Applied Physics Researches Division (APRD)

Group 2014-2019 investigations

Posted on Mar 28, 2019

Group 2014-2019 investigations

Development of a new type of Vibrating Wire Monitor (VWM), which has two mechanically coupled

wires (vibrating and target), is presented. The new monitor has a much larger aperture size than the previous model of the VWM, and thus allows us to measure transverse beam halos more effectively. A prototype of such a large aperture VWM with a target wire length of 60 mm was designed, manufactured, and bench-tested. Initial beam measurements have been performed at the Fermilab High Intensity Neutrino Source facility, and key results are presented.

Fig. 1. (a) Photo of the Large Aperture Vibrating Wire Monitor (LA-VWM).
(b) Beam profile, measured by the LA-VWM in the horizontal direction at the Fermilab High Intensity Neutrino Source facility.

Measurements of secondary particles/photons reflected/generated from an oscillating wire in synchronism with the wire oscillation frequency are proposed. The differential signal on wire maximal deviations at oscillation process can provide a fast signal proportional to beam profile gradient. Idea of using such “Resonant Target” for beam transverse gradient profiling was tested with lightening the oscillating wire by a laser.

Fig. 2. (a). Layout of experiment: 1 – vibrating wire of VWM with wire length 80 mm, 2 – wire oscillation generating magnet poles, 3 – laser, 4 – photodiode.
(b) Forward and backward scan of the vibrating wire sensor. Red line – differential signal from photodiode at ultimate positions of wires during oscillations. Green line – averaged signal of 1000 measurements of photodiode at ultimate positions of wires, Blue line – vibrating wire oscillation frequency also depends on reflecting on wire photon numbers.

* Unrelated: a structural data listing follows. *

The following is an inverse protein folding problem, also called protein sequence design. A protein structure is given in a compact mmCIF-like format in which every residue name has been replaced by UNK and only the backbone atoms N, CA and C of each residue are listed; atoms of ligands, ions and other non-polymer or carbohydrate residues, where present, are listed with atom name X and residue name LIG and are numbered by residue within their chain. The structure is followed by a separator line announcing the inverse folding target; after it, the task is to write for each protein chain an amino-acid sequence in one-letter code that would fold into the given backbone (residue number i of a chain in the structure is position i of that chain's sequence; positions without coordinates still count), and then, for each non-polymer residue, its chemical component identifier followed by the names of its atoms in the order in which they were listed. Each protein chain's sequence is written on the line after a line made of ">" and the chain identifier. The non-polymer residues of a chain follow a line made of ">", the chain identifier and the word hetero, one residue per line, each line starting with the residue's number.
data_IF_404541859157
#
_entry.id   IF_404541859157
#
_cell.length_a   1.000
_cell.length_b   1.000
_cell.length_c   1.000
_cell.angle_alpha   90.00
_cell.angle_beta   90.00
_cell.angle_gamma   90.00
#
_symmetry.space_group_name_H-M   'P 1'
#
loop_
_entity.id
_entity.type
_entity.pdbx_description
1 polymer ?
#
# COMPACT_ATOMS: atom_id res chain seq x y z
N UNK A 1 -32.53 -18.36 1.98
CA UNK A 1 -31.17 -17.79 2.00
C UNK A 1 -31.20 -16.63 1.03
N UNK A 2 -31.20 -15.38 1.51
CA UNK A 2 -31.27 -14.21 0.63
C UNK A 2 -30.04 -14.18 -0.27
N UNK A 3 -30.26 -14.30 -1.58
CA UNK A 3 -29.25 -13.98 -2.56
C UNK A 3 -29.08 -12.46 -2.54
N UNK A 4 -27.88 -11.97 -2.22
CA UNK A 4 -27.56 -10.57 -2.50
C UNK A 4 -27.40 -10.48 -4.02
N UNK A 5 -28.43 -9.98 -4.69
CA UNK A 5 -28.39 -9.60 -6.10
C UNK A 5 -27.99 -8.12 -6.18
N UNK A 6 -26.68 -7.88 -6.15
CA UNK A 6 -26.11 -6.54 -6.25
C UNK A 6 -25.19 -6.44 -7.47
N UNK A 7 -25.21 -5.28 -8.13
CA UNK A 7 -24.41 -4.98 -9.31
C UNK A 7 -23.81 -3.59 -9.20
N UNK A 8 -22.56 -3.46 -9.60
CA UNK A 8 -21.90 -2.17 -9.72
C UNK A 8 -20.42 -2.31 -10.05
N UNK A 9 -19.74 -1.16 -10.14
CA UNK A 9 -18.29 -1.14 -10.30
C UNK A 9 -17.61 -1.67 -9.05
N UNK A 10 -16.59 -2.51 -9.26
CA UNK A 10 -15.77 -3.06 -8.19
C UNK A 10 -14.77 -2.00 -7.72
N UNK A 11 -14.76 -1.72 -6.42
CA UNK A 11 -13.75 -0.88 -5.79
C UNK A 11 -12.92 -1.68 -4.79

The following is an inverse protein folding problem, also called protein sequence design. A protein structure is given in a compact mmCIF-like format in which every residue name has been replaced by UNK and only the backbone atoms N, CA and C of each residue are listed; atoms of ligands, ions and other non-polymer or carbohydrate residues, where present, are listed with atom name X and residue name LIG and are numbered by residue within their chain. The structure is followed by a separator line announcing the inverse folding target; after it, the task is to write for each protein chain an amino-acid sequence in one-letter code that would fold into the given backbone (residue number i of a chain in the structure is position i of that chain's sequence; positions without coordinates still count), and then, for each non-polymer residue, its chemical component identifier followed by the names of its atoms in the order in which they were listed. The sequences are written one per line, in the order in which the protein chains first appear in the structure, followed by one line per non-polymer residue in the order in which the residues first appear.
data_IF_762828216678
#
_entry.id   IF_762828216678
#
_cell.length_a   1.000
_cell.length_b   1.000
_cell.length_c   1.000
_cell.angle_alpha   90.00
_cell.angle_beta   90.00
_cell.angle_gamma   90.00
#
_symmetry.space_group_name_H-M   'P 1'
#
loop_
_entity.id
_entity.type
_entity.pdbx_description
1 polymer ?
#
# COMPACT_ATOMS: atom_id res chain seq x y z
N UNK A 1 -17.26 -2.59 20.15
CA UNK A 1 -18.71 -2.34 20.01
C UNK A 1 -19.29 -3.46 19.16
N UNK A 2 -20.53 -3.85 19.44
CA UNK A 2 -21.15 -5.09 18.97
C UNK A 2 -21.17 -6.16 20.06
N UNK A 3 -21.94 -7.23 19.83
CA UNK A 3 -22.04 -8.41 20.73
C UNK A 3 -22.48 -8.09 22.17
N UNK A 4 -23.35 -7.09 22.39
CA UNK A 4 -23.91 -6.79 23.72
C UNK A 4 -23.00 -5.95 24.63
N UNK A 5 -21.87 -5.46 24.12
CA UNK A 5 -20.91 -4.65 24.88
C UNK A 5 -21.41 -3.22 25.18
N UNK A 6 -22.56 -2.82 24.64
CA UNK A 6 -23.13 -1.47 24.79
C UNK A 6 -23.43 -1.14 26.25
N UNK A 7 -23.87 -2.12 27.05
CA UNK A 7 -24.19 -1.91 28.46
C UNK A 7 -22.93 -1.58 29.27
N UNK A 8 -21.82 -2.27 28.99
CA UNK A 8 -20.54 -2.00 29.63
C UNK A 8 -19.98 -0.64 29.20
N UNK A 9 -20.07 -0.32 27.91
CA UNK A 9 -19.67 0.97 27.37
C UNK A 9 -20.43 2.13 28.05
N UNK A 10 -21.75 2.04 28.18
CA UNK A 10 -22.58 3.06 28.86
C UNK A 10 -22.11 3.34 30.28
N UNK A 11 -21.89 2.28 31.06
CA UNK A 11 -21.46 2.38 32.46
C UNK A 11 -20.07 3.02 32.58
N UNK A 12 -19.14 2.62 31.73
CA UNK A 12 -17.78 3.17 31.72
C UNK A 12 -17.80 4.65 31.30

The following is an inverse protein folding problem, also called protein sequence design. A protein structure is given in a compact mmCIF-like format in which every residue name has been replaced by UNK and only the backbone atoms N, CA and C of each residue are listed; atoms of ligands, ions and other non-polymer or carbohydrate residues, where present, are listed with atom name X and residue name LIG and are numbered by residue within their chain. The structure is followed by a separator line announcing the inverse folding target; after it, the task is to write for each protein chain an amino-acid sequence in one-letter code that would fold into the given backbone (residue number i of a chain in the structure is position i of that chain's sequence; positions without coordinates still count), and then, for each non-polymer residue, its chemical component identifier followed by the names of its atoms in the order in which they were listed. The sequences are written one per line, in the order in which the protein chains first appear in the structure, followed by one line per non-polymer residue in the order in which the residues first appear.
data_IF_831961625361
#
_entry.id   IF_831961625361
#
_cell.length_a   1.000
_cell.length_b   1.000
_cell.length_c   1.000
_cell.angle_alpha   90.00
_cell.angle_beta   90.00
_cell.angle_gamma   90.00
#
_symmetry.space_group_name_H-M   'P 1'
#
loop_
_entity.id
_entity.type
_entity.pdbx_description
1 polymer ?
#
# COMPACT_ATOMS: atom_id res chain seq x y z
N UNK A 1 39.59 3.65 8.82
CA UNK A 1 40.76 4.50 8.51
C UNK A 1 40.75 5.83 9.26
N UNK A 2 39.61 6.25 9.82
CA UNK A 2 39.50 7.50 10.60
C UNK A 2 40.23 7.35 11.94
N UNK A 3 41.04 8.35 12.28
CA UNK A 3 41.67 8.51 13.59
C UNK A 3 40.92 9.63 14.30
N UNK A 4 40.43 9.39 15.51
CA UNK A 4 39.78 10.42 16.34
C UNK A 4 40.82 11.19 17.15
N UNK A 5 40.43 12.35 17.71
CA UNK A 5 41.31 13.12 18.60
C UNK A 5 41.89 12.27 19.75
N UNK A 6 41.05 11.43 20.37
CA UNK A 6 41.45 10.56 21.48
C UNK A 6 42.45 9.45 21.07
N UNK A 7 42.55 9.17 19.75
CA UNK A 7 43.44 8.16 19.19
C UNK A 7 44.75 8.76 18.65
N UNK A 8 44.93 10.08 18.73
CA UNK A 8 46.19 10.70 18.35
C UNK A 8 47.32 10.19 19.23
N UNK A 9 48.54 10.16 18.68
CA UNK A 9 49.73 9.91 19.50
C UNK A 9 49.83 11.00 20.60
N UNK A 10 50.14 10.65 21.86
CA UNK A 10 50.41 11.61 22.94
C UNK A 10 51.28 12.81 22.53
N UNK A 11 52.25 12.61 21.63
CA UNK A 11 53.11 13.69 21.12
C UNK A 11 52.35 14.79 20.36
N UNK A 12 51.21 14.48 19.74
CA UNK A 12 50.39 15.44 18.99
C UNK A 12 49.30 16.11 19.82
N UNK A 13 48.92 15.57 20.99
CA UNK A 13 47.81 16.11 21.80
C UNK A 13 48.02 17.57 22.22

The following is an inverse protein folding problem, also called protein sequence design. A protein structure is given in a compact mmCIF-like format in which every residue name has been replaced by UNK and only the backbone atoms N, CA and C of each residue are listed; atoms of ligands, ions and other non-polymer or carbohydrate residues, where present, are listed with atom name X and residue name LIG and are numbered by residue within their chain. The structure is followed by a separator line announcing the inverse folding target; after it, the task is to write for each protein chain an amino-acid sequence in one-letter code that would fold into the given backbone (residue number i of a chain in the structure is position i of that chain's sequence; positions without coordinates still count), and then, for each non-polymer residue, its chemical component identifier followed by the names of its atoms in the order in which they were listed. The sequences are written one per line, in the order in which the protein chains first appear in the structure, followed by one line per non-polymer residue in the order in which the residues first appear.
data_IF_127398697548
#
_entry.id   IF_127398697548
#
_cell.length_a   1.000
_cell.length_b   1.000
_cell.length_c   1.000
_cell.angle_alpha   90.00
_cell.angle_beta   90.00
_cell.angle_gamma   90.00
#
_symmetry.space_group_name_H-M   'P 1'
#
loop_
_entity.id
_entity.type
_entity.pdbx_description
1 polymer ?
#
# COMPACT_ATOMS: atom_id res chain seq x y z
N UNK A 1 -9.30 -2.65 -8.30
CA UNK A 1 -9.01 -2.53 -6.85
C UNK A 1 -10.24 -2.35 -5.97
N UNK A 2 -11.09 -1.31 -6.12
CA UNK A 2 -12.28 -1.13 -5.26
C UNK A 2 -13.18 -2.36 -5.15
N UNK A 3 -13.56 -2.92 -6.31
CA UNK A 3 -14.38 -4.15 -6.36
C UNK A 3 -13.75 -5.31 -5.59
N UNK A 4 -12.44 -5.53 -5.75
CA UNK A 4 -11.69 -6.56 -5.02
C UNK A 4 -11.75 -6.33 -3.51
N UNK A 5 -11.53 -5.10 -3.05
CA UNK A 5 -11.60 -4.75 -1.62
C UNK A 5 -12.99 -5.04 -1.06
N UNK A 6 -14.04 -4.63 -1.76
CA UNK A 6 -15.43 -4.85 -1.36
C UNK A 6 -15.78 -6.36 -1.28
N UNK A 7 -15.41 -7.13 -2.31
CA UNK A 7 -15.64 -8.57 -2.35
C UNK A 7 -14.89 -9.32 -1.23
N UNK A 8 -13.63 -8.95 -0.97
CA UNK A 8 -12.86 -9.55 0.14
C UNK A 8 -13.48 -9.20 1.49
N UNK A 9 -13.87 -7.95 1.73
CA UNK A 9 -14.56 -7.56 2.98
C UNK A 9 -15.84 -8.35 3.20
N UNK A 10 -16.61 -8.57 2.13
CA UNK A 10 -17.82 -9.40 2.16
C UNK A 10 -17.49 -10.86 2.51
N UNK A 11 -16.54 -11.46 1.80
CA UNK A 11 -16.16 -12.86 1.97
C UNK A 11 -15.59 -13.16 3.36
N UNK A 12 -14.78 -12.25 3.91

Proton/ion beams of multiple charge/mass ratios can be very complex. Orthogonal X-Y projections are often inappropriate to represent these profiles. An array of vibrating wires, rotating around the beam axis is under development. The mechanical implementation is described. An algorithm to reconstruct the profile is proposed. The tradeoffs between the number of wires, the rotation angles, the response time and the profile resolution are discussed.

Fig. 3. (a). Numerals indicate: (1) – measured beam, (2) –frame of monitor, (3) – vibrating wires, (4) –support flange with gear teeth on the flange rim, (5) – loading gear with shaft translated rotation, (6) inclination axis supporting lips, (7) – gearbox-transmitter translate inclination axis rotation to the shaft (8).
(b). Test distribution of the beam to be measured.